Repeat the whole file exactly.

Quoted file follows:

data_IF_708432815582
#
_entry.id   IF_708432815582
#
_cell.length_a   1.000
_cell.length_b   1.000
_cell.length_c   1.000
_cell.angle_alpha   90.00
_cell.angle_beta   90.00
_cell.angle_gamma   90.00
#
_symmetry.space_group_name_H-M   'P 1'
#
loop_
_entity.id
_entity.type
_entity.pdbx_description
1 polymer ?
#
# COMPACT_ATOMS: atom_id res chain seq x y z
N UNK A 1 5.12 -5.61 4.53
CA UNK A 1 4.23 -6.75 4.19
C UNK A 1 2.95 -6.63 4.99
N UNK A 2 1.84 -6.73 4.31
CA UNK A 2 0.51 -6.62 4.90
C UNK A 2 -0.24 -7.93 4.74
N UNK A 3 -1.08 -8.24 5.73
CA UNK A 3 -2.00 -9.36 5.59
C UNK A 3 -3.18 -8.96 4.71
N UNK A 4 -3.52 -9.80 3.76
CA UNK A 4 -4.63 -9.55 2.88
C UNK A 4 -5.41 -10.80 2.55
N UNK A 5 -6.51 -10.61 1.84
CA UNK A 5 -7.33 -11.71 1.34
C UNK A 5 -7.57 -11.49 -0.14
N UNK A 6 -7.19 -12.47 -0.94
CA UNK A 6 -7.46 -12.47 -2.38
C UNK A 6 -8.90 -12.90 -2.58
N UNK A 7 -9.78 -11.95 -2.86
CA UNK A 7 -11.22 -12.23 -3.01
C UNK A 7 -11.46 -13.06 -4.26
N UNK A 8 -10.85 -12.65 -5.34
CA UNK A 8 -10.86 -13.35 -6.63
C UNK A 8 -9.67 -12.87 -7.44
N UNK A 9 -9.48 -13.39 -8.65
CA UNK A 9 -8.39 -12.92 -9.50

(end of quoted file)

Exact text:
data_IF_708432815582
#
_entry.id   IF_708432815582
#
_cell.length_a   1.000
_cell.length_b   1.000
_cell.length_c   1.000
_cell.angle_alpha   90.00
_cell.angle_beta   90.00
_cell.angle_gamma   90.00
#
_symmetry.space_group_name_H-M   'P 1'
#
loop_
_entity.id
_entity.type
_entity.pdbx_description
1 polymer ?
#
# COMPACT_ATOMS: atom_id res chain seq x y z
N UNK A 1 5.12 -5.61 4.53
CA UNK A 1 4.23 -6.75 4.19
C UNK A 1 2.95 -6.63 4.99
N UNK A 2 1.84 -6.73 4.31
CA UNK A 2 0.51 -6.62 4.90
C UNK A 2 -0.24 -7.93 4.74
N UNK A 3 -1.08 -8.24 5.73
CA UNK A 3 -2.00 -9.36 5.59
C UNK A 3 -3.18 -8.96 4.71
N UNK A 4 -3.52 -9.80 3.76
CA UNK A 4 -4.63 -9.55 2.88
C UNK A 4 -5.41 -10.80 2.55
N UNK A 5 -6.51 -10.61 1.84
CA UNK A 5 -7.33 -11.71 1.34
C UNK A 5 -7.57 -11.49 -0.14
N UNK A 6 -7.19 -12.47 -0.94
CA UNK A 6 -7.46 -12.47 -2.38
C UNK A 6 -8.90 -12.90 -2.58
N UNK A 7 -9.78 -11.95 -2.86
CA UNK A 7 -11.22 -12.23 -3.01
C UNK A 7 -11.46 -13.06 -4.26
N UNK A 8 -10.85 -12.65 -5.34
CA UNK A 8 -10.86 -13.35 -6.63
C UNK A 8 -9.67 -12.87 -7.44
N UNK A 9 -9.48 -13.39 -8.65
CA UNK A 9 -8.39 -12.92 -9.50